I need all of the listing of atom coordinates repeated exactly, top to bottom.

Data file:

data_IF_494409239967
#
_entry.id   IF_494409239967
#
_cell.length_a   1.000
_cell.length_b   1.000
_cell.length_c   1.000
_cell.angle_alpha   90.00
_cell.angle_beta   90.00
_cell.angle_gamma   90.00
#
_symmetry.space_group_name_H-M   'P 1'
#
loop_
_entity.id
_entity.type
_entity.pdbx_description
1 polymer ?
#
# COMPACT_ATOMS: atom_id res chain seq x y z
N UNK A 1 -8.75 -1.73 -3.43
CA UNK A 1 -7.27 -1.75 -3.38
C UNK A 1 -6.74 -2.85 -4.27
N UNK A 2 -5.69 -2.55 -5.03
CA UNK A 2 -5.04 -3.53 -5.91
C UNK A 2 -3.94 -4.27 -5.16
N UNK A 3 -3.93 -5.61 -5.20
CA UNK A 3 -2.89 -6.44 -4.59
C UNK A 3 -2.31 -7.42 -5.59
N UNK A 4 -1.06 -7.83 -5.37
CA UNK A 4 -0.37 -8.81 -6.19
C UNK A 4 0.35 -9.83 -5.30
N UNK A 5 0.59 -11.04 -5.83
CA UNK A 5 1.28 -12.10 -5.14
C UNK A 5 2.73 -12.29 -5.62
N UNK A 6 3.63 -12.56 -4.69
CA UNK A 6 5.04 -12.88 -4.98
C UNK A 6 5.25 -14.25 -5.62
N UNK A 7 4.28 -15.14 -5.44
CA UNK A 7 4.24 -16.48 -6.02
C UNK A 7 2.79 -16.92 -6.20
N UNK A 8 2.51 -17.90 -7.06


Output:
data_IF_494409239967
#
_entry.id   IF_494409239967
#
_cell.length_a   1.000
_cell.length_b   1.000
_cell.length_c   1.000
_cell.angle_alpha   90.00
_cell.angle_beta   90.00
_cell.angle_gamma   90.00
#
_symmetry.space_group_name_H-M   'P 1'
#
loop_
_entity.id
_entity.type
_entity.pdbx_description
1 polymer ?
#
# COMPACT_ATOMS: atom_id res chain seq x y z
N UNK A 1 -8.75 -1.73 -3.43
CA UNK A 1 -7.27 -1.75 -3.38
C UNK A 1 -6.74 -2.85 -4.27
N UNK A 2 -5.69 -2.55 -5.03
CA UNK A 2 -5.04 -3.53 -5.91
C UNK A 2 -3.94 -4.27 -5.16
N UNK A 3 -3.93 -5.61 -5.20
CA UNK A 3 -2.89 -6.44 -4.59
C UNK A 3 -2.31 -7.42 -5.59
N UNK A 4 -1.06 -7.83 -5.37
CA UNK A 4 -0.37 -8.81 -6.19
C UNK A 4 0.35 -9.83 -5.30
N UNK A 5 0.59 -11.04 -5.83
CA UNK A 5 1.28 -12.10 -5.14
C UNK A 5 2.73 -12.29 -5.62
N UNK A 6 3.63 -12.56 -4.69
CA UNK A 6 5.04 -12.88 -4.98
C UNK A 6 5.25 -14.25 -5.62
N UNK A 7 4.28 -15.14 -5.44
CA UNK A 7 4.24 -16.48 -6.02
C UNK A 7 2.79 -16.92 -6.20
N UNK A 8 2.51 -17.90 -7.06